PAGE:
Daphne was Apollo’s first love.
Cupid was playing one day with his little bow. Apollo saw him, and fresh from the pride of conquering Python, the mighty snake who had crept out of the floodwaters and slime of the original earth, who had become the terror for all the people. Apollo killed him with his arrows deep in the caves of Mount Parnassus.
So when Apollo saw the boy god playing at warrior, he teased him about it.
“What have you to do with warlike weapons saucy boy?”
Venus’s boy heard these words and angrily answered,
“Your arrows may have murdered the Python whose enormous body covered many acres of land, but mine shall strike you.”
And Cupid drew two arrows from his quiver, one gold, to excite love, the other lead to repel love. He shot Apollo through the heart with the sharp gold one. The blunt lead tipped shaft struck the nymph Daphne, the daughter of the river god Peneus.
Now, Apollo fell deeply in love with Daphne. But she hated the thought of it. She loved sporting in the woods and delighted in the chase. Many lovers sought her but she had no use for them; or Cupid, or Hymen. Her father often said to her,
”You owe me a son in law and grandchildren.”
But Daphne considered marriage to be a hateful crime. With her beautiful face tinged with blushes she threw her arms around her father’s neck and begged,
“Dearest father, grant me this one favor, that I may remain unmarried, like Diana.”
To this request Peneus consented.
Now Apollo who felt not arrow’s sting, still was struck. He sees Daphne, for the first time, her hair flying loose over her shoulders and thought, “so charming in disorder, imagine how beautiful if arranged.”
Her eyes were as bright as stars. Her nimble limbs barely touched the ground. He imagined her lips to kiss. He admired her hands and arms naked to the shoulder. Whatever else was hidden he imagined more beautiful still. He followed her.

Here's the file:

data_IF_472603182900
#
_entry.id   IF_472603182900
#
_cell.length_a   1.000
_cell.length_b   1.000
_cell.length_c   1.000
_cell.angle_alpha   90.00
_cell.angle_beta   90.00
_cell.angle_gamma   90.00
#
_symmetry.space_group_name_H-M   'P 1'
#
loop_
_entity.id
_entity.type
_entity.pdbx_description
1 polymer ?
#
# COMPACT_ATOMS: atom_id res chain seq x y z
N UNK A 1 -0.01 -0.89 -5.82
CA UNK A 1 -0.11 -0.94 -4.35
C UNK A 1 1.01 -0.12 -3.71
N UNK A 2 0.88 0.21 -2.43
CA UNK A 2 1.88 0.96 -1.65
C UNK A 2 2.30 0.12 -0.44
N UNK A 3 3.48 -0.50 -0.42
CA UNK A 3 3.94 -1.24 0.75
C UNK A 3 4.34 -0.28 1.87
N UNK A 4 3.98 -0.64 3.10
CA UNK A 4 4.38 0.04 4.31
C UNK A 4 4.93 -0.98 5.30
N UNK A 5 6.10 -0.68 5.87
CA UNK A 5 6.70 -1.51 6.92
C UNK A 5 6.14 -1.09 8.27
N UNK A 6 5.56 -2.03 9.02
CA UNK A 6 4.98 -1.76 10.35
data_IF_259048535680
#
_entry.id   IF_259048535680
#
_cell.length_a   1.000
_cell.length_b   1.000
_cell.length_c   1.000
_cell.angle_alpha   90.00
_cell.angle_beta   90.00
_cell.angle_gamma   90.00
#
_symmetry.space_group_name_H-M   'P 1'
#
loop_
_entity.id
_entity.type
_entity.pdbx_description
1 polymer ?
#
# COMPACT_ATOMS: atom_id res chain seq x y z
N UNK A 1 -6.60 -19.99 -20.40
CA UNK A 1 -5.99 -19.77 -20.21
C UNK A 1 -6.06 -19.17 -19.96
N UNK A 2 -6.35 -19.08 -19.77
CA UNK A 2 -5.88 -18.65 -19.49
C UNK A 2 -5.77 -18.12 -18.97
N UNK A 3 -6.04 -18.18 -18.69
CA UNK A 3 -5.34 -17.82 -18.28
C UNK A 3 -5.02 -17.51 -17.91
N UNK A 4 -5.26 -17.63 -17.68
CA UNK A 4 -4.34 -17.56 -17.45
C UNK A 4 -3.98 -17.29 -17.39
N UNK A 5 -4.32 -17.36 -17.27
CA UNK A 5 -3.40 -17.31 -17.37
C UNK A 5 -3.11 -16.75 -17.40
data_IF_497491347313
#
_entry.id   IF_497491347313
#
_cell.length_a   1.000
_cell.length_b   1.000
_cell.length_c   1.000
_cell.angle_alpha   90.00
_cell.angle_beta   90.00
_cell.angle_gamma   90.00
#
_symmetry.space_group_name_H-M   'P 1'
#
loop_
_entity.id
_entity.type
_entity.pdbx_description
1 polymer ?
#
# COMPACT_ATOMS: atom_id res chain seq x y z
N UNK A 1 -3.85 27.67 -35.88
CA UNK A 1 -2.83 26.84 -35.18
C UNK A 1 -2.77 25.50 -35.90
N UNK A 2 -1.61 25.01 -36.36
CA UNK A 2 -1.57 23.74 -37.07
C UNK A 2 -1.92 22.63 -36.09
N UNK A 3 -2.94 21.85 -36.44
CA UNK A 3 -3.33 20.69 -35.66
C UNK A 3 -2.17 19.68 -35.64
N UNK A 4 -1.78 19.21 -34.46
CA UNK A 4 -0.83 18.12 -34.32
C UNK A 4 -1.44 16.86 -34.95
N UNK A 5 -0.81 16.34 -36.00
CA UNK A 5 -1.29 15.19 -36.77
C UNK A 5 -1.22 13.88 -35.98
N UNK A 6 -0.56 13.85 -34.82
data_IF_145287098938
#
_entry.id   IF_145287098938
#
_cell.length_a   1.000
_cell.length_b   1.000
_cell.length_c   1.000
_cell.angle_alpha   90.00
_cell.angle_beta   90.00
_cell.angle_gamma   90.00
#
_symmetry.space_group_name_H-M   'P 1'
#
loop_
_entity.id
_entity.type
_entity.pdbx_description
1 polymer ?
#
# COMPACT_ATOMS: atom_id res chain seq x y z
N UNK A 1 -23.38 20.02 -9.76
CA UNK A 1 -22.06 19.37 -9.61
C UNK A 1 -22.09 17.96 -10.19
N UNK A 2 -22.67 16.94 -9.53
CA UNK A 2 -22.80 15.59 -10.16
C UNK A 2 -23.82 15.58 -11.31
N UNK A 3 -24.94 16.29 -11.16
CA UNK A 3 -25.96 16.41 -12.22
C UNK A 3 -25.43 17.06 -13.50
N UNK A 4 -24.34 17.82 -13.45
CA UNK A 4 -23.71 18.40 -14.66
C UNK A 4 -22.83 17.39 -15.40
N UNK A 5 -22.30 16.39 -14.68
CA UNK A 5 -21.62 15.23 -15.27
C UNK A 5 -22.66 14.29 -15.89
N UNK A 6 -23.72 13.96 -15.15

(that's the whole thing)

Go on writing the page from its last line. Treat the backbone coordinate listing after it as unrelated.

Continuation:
The nymph stood laughing on the sands
Her eyes were irresistible commands,
They seemed to beckon him.
He started slowly, then realizing
a growing madness, began to run,
but with the smoother grace of summer breeze
she also ran,
as if her pleasure were the race.
Pursuing her was vanity,
but lured from sense Apollo chased her far….
there would have been more sanity
in seeking rainbows or a star.
“Stay”, said he. “Daughter of Peneus. I am not your enemy. Do not fly like the Lamb from the Wolf, or the Dove from the Hawk. It is out of love I pursue you. Don't run so fast and I will run more slowly too for fear you might fall and I be the cause. I am not a Fool, nor am I a rude fellow. Jupiter is my father. I am Lord of Delphos and Tenedos. I am the god of song. My lyre will calm your startled heart. I am the god of medicine. Alas, I have no balm for the misery of not holding you.”
But Daphne only flew faster away and even as she fled she charmed him. The wind blew her garments and her unbound hair streamed loose behind her. The God, sped by Cupid, gained upon her in the race. Like the hound close on the hare, with open jaws to seize, snaps as the feebler hare darts around, slipping past its very grasp. The virgin and the god flew… he on wings of love and she on dreading fear. His panting breath blows upon her hair. Her strength begins to fail, and ready to sink, she calls upon her father, the river god: “Oh, help me Peneus!” Scarcely had she spoken, when a stiffness seized all her limbs; her bosom began to be enclosed in tender bark, her arms sprouted branches and leaves while her legs rooted to the ground; all in an instant. Apollo stood amazed. He touched the stem, and felt the flesh tremble under the new bark. He embraced the branches, and lavished kisses on the wood. The branches shrank from his lips.
Daphne now was a Laurel tree.
“Since you can’t be my wife,” said he, “You shall surely be my tree. I will wear you as a crown. I will decorate my lyre and quiver with you and champions of the Games shall wear you on their heads.”
Apollo, through his oracles at Delphi and Tenedos could give advice to anyone. He knew all things present and future. But to himself he was blind.
“I love this Daphne! And want no cure.”